Monday, July 25, 2016

New Hampshire: Day 2.5: The Boulder

On our way back to Wolfeboro from the White Mountains on July 16, our friend Patti suggested that we take a scenic road to avoid heavily trafficked and distinctly un-scenic NH 16.  The route took us through the town of Madison.  As we were cruising down the road, we spotted a sign that said Madison Boulder State Natural Area with an arrow pointing down a gravel road to the west.  Madison Boulder? we all wondered as we sailed past the turnoff and continued driving.  Patti quickly googled Madison Boulder and found that it is a massive glacial erratic in a tiny (17-acre) state park.  So, I turned around at the next opportunity and we headed back to the sign.  What the heck, huh?

The residential gravel Boulder Road ended at small parking lot with two other cars.  No boulder in sight, but there was a large gate and an obvious trail into the woods, so off we went.

The walk to the boulder is up a slight rise.  At the top of the rise, the boulder suddenly came into view off in the distance. 
Kali approaching the Madison Boulder
Holy Cow!  The "boulder" is gigantic!

Kali and Patti at the left of the Madison Boulder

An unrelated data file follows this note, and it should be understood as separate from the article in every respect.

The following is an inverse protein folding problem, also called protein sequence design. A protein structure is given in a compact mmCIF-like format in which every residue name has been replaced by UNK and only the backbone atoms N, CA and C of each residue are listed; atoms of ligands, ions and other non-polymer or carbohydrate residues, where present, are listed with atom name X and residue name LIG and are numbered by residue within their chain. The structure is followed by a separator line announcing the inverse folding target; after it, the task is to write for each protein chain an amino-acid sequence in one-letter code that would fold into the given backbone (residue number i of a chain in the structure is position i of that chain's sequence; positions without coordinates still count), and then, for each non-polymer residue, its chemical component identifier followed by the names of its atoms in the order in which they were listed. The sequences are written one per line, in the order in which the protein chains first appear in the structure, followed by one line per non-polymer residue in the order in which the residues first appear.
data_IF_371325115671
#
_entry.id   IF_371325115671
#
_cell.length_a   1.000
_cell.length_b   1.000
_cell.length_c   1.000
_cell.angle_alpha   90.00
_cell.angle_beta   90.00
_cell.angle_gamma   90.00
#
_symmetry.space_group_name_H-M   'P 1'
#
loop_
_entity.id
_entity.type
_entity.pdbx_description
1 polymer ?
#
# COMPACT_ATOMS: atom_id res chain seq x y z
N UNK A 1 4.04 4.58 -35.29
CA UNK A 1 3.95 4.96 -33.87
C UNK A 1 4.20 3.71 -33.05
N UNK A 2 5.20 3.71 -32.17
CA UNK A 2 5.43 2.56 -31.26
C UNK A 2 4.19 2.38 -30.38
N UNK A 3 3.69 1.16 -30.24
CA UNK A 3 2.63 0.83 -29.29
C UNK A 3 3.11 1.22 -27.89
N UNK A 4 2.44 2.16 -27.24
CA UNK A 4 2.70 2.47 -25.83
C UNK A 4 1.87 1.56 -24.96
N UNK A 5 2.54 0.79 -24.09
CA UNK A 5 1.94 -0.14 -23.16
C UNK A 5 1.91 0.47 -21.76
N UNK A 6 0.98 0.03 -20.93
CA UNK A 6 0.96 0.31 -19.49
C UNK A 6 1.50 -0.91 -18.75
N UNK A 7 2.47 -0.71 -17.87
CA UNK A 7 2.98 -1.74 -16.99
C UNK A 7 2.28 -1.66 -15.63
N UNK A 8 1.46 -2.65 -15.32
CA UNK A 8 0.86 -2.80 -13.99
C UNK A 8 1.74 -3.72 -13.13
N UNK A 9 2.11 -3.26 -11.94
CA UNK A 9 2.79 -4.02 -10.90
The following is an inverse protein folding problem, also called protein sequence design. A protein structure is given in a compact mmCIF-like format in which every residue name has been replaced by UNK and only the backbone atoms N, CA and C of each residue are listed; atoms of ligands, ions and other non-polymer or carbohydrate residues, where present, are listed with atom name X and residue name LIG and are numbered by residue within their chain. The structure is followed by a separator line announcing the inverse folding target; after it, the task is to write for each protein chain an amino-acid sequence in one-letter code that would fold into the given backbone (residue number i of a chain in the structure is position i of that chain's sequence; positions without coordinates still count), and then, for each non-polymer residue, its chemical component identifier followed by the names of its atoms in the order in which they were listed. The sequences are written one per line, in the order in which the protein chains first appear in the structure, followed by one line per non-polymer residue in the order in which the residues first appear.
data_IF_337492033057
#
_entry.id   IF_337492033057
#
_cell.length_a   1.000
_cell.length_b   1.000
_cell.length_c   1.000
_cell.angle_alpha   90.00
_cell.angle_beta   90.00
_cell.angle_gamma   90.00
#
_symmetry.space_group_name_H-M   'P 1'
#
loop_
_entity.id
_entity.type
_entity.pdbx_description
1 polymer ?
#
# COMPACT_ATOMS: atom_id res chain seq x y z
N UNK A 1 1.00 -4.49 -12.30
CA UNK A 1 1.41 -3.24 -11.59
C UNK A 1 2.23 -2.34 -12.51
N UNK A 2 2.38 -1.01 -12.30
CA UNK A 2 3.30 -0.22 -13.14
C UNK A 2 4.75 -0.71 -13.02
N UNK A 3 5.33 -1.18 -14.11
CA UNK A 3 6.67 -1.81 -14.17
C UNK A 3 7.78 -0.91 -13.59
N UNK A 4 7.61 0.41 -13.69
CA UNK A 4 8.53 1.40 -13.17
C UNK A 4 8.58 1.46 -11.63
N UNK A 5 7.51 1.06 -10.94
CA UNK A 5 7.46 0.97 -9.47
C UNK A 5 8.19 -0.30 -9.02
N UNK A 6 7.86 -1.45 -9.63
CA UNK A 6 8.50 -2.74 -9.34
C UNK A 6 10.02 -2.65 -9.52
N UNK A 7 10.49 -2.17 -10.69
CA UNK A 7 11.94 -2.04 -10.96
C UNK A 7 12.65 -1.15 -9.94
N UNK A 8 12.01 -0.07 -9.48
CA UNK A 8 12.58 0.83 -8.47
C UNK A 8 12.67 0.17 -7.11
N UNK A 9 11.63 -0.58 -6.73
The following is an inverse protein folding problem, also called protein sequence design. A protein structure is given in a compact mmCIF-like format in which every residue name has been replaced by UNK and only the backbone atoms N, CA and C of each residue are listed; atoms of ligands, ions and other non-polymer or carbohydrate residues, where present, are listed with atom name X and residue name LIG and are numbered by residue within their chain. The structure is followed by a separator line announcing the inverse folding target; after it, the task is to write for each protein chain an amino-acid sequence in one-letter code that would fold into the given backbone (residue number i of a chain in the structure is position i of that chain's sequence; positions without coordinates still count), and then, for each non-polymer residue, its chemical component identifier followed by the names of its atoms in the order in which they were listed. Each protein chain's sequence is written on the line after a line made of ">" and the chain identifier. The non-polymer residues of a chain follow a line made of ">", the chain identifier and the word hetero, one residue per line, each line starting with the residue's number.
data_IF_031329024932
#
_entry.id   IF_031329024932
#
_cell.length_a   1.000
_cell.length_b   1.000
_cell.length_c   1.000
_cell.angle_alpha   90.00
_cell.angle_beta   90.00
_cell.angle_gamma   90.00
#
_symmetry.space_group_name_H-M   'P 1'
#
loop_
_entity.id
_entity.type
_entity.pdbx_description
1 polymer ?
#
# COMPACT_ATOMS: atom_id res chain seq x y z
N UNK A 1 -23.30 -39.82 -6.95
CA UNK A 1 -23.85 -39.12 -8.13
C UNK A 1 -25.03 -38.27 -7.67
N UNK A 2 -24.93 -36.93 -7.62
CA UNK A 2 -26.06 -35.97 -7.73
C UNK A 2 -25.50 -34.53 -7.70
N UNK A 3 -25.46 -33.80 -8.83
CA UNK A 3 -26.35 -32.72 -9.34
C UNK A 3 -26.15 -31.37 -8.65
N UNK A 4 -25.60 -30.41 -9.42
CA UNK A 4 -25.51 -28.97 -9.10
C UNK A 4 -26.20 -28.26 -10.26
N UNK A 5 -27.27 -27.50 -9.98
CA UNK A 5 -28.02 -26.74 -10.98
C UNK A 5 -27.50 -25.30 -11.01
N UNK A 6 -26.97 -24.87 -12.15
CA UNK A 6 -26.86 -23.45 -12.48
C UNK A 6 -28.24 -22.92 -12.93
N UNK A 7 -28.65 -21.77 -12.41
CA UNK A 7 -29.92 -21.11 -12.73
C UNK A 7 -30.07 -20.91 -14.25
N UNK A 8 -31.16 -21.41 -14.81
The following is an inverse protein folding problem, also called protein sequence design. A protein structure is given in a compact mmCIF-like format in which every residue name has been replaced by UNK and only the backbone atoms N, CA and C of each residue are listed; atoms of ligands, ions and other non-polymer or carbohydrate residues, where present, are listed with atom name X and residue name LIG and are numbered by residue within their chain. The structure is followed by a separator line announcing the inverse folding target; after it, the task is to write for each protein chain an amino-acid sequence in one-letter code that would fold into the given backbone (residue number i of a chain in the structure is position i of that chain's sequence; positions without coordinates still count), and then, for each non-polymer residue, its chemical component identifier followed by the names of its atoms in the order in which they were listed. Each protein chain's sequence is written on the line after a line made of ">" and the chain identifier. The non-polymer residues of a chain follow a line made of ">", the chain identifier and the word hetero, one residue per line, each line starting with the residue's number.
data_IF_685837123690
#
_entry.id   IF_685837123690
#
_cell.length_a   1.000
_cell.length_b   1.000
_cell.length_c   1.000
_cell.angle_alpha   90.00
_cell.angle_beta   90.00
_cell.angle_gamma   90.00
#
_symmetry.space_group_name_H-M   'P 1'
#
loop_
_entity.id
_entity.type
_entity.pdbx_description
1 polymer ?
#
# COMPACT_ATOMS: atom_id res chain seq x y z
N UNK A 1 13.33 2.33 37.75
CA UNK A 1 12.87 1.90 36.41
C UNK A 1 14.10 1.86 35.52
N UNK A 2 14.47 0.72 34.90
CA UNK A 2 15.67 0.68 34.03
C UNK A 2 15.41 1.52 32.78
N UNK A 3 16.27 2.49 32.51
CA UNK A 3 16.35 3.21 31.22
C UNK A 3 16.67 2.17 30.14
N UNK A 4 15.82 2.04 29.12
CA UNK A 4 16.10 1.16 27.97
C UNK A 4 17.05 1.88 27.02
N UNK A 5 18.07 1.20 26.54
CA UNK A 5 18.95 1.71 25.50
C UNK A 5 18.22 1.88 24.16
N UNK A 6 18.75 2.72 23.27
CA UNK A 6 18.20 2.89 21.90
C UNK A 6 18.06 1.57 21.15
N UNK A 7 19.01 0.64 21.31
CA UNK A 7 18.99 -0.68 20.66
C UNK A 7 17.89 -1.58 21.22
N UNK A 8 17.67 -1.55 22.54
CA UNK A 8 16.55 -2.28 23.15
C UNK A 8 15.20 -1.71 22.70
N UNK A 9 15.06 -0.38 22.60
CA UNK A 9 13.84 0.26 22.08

At the information kiosk, we learned that the Madison Boulder is the largest glacial erratic in North America and one of the largest in the world.  It measures 85 feet long, 37 feet wide, and 23 feet tall.  Its weight is estimated at 5,963 tons.

Kali and the boulder photographed from the western end
Most geologists think that the boulder was "plucked" from Whitten Ledge two miles to the northwest during the last continental glaciation.  The original ragged rock was smoothed by glacial action as the glacier slid across the landscape.  A few geologist even contend that the glacier moved the rock  25 miles from the heart of the White Mountains.

We all were mesmerized by the boulder and were so glad that we turned back to investigate.  We agreed that visiting the boulder was one of the highlights of the four days we spent together in New Hampshire.  Are we nerds who need to get a life?  I don't care; it was so cool!

(By the way, the image introducing the post has nothing to do with the Madison Boulder.  I needed an image of a boulder but I didn't want to "give away" the surprise.)


robin andrea said...

What a wonderful impromptu turn down a gravel road. I'm so glad you took the drive. That boulder is fantastic! Oh you are definitely nerds, but that's what makes life so enriching. We would have done the same thing and been just as giddy happy about it too.

Scott said...

I couldn't agree with you more, Robin Andrea!